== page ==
Student's portable housing idea wows Big Deal judges
24 April 2015
An innovative idea to solve the dilemma of people being left homeless following natural disasters has wowed judges at this year’s Big Deal Enterprise Challenge, emerging victorious against 10 rival school teams.
Team Aspire from Lady Manners School, Bakewell, Derbyshire, consisting of Ollie, Kitty, Holly and Rebecca had the idea for their social enterprise after seeing a number of disasters including the earthquake in Haiti and deciding it was a problem they could help solve with their innovatively designed temporary homes.
The Pop-Up-Pod (PUP) units, made from plywood sheets and strong box beams, can be used individually, built together to offer an extra room in the garden, or added on to existing rooms to make a shared living space bigger.
As part of their intensive research on the topic, team Aspire took their idea to Oxfam, receiving positive feedback from the charity
The team were even able to take influence from Oxfam, noting a tent would make a sensible addition to the PUP packs as a temporary measure prior to their pod’s complete assembly.
The team leader, Ollie, who initially came up with the idea for the PUPs, said: “it’s amazing to win, we’ve put a lot of work in and we’ve really enjoyed the whole thing.
Holly, the financial guru of the team, added: “I’m speechless and really pleasantly surprised we won. We all pulled together as a team for the project and added bits to it.
"We realised we could help so many people, as well as coming up with something that works as a commercial business idea too.”
Jenny Johnson, Most Able Co-ordinator, Lady Manners School said: “The students have benefited considerably from participating in the Big Deal. I am delighted to see them success in a very challenging competition”
Team mentor Rachel Knott, a final year BSc International Business student said: “I’m absolutely thrilled for the team, they were very energetic, very creative, very driven, it was a very admirable idea. It was a privilege and pleasure to work with them.”
Team Aspire’s business mentor, Paul Broadbent added: “They actually talked about the charitable side of things first, which was very noble, but we discussed with them how they’d need to get the business idea off the ground with the garden office in the first year designed to get them some money for the charity side of things.”
The Big Deal is a core part of the University of Warwick’s outreach intervention, UniTracks , a four-year programme targeting the most able 14-18 year olds from across the UK promoting the values of higher education and to encourage young people from non-traditional backgrounds to aspire to study at research intensive universities.
In total 11 teams of between two and five Year 10 students from across the country took part in the 10-week competition, working alongside both a business and a student mentor to create a business or social enterprise plan. The prize: a business trip to a European city to meet a senior business contact, present their idea again and learn about global business or social enterprise.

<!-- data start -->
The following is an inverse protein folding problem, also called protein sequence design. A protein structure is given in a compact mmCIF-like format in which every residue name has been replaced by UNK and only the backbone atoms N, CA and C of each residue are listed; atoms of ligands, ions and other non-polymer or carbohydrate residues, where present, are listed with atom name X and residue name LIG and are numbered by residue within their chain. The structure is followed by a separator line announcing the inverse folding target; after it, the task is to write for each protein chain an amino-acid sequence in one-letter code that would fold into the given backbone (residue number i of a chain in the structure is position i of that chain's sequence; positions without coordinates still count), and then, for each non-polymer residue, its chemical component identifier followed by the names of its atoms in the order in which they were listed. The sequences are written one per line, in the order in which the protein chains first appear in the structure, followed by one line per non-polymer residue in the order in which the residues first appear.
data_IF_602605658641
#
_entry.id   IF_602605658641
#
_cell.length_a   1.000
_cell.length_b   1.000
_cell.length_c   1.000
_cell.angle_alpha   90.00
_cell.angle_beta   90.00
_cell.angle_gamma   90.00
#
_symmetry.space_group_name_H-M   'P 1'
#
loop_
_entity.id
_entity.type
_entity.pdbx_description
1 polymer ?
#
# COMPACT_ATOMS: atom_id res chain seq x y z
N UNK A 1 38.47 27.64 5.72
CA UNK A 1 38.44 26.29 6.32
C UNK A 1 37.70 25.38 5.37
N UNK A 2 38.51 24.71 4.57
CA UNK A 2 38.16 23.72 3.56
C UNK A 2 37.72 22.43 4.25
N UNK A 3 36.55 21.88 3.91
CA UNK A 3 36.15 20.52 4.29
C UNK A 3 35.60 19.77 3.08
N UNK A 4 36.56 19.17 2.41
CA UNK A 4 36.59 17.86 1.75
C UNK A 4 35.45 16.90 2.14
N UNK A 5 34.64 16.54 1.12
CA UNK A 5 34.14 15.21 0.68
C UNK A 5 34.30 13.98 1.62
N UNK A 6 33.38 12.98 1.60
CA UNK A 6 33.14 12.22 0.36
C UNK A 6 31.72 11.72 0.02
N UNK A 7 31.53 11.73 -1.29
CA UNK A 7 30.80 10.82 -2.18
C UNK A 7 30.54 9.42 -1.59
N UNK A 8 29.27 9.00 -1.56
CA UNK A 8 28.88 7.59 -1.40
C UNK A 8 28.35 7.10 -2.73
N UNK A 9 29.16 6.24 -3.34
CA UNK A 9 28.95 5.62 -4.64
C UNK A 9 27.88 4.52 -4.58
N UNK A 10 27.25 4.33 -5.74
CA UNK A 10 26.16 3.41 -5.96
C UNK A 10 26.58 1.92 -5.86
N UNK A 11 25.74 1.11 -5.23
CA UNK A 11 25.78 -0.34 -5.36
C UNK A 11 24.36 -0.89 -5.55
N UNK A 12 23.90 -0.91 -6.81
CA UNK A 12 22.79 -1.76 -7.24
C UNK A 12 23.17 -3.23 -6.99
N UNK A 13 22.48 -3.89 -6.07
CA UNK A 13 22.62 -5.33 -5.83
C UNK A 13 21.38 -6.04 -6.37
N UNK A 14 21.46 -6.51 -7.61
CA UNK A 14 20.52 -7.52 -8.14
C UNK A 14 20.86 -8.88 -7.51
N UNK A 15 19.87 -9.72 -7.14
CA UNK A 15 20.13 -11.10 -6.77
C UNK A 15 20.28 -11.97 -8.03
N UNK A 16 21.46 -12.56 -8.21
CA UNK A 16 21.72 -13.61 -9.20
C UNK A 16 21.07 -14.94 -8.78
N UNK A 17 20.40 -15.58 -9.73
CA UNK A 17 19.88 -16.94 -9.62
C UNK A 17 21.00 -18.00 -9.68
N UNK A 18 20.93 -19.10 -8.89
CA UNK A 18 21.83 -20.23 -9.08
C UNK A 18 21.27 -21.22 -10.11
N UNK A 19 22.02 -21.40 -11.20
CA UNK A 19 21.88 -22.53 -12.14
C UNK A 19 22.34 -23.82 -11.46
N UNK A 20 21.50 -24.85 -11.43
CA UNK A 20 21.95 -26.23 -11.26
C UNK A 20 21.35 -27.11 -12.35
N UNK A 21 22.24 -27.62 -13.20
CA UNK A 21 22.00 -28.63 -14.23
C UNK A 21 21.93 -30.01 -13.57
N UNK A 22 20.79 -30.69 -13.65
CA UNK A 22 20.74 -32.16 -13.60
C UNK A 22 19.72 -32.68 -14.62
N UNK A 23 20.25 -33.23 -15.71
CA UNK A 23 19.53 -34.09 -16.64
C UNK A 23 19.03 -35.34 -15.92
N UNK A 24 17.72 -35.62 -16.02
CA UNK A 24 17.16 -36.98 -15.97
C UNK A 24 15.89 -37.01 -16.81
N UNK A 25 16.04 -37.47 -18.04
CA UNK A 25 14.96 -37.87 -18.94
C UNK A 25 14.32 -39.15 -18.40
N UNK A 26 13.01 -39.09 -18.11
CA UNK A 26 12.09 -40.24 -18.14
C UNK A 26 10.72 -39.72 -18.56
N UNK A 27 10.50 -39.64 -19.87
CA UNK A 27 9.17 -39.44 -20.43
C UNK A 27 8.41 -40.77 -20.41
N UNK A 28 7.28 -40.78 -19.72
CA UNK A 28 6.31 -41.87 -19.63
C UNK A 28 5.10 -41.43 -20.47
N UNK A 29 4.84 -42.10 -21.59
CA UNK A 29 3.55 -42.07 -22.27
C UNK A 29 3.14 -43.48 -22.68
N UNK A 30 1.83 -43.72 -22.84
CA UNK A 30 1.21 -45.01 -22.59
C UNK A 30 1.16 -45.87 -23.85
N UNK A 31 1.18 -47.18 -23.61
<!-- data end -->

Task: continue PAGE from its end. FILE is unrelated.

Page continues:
The teams had to pitch their idea to a panel of judges before the top two teams Aspire and Dinkem Electronics then went head to head in the final.
The final was fiercely competitive this year and left Craig Bentley, Head Judge comparing the complexities of judging a winner to a tense UN peace summit.
Mr Bentley, an Executive MBA graduate who has worked in management positions for Caterpillar and Haulotte Group, said: “Congratulations to all the teams, but especially the two finalists. A UN Peace Council has nothing on the final 20-30 minutes we’ve spent on deciding the winner!
“The winner was ultimately decided based on the entire journey from the very beginning, coming up with the idea, going through the research and speaking to customers using that feedback to influence what they came out with at the end.
“It came down to who understood the idea of the Big Deal from the beginning to the end and got the best learning outcome from the process.”
The runner up, Dinkum Electronics, five girls from West Park School in Derby, also impressed the judges with their two ideas: a Yo-Yo-Rap and Funky Tape. The first idea being a novel way to store headphones in a yoyo style case to avoid tangled wires, and the second a tape designed to stop headphones breaking around the jack.
The team consisting of Mollie, Olivia, Caitlin, Ellie and Georgia each won a £20 Amazon voucher.
Mollie, the team leader, said: “We came up with the idea as between us we keep breaking headphones, so we can imagine parents thinking, oh no not another pair broken! My parents always went mad how many headphones I was breaking.
“Me and my friends have the issue all the time of the funky tape as something to help avoid broken issues too. Everyone has this issue, how does it happen? Well that’s what we wanted to solve!
A special student mentor award was also presented to Joe Wareing, a final year Accounting & Finance student who returned to the life changing competition almost ten years after participating as a year 10 student.
He said: “Returning to the competition was everything I expected. There were some really great ideas and presentation by all the groups.
“I'm grateful for the award and the recognition, but with such a hard working team and business mentor in James, I don't think Synergy needed much input from me, I only tried to help out where I could.”
Ashley Roberts, Assistant Dean of Warwick Business School added: “All the teams did really well and can say they’ve learned many business skills they’d flagged at the beginning of the course as something they wanted to improve.
“They’ve learned to work well with people, whether friends or new faces, communicate well, research, budget, utilise social media and tackle decision making and problem solving. Skills to really help stand out and express themselves.”